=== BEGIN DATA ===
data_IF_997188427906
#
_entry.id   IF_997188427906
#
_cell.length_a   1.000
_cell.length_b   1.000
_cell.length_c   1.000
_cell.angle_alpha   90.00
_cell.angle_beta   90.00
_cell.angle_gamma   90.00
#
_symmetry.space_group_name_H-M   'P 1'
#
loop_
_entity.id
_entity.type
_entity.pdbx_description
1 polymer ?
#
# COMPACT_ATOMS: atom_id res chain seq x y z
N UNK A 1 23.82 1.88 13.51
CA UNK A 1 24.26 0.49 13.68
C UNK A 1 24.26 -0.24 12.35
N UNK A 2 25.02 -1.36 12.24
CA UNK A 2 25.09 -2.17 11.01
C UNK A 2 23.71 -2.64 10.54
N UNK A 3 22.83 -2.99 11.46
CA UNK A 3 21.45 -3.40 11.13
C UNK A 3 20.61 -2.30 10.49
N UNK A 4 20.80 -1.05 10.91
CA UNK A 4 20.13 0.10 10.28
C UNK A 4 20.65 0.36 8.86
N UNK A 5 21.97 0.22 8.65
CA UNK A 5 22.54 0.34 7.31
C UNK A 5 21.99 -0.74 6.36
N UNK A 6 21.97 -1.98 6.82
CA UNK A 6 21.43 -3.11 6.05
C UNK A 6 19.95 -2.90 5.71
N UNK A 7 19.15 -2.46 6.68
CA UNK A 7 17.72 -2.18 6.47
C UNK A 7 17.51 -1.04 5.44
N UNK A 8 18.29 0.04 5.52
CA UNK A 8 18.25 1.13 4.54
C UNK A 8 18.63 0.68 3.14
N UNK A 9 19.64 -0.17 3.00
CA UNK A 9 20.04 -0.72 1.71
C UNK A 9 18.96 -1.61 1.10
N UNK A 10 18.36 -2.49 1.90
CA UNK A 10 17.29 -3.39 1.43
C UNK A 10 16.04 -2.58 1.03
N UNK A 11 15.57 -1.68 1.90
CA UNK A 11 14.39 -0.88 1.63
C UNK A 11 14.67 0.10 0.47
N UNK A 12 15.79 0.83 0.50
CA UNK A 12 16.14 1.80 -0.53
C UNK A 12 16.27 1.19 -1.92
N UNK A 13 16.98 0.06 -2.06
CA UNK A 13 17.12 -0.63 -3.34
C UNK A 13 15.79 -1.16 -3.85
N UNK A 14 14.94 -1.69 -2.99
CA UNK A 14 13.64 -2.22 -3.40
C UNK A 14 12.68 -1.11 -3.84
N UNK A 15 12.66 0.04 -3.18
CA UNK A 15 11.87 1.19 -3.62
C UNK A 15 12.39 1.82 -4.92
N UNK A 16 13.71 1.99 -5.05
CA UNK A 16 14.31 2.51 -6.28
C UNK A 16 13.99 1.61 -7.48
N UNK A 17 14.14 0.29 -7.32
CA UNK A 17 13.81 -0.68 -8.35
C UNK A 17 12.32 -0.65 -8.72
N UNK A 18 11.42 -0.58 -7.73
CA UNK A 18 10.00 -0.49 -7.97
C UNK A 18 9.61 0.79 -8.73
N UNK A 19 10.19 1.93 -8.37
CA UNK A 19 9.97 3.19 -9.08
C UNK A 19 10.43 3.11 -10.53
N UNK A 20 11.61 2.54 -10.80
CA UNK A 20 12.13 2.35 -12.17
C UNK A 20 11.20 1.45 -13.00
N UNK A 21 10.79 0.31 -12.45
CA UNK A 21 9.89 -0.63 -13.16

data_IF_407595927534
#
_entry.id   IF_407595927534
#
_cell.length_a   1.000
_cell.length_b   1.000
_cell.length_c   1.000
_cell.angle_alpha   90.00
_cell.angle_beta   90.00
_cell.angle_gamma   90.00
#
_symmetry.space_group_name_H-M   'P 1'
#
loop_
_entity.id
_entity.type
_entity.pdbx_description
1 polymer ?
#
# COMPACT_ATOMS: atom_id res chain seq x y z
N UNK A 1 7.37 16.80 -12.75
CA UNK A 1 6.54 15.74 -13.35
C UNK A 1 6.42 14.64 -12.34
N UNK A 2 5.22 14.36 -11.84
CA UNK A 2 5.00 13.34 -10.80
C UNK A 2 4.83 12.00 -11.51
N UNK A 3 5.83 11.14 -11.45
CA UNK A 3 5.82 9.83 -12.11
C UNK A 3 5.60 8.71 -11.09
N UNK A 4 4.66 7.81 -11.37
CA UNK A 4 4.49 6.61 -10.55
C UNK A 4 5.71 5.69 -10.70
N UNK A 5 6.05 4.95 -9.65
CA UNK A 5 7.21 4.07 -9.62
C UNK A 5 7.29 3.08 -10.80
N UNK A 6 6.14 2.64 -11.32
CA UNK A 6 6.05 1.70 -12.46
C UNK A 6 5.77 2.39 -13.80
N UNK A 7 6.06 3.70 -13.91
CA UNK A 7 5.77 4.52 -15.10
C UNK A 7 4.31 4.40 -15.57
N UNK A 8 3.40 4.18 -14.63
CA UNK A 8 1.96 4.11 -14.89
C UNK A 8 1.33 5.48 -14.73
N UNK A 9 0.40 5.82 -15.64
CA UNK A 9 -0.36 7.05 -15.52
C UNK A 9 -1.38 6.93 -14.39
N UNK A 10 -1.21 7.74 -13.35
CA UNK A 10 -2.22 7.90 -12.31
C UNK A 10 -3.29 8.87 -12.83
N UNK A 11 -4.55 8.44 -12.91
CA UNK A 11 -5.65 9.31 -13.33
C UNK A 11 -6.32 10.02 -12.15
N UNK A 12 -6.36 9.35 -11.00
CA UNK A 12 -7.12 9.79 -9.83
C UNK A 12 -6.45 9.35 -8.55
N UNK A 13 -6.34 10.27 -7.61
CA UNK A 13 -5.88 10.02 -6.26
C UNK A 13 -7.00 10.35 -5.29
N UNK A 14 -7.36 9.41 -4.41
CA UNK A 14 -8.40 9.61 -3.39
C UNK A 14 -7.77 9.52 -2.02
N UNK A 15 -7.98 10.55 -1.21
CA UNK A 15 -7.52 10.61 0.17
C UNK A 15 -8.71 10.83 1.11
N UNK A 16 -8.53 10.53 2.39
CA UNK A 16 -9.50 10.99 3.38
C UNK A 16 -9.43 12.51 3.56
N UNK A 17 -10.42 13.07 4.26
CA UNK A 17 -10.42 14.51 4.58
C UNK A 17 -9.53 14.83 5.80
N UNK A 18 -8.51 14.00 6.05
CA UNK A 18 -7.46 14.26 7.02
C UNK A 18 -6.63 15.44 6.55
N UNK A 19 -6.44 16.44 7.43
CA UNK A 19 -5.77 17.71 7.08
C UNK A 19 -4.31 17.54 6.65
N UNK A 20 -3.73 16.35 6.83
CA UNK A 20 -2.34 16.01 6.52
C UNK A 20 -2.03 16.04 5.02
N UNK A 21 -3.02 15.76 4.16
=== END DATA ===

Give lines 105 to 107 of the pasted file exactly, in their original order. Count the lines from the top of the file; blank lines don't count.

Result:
C UNK A 1 6.42 14.64 -12.34
N UNK A 2 5.22 14.36 -11.84
CA UNK A 2 5.00 13.34 -10.80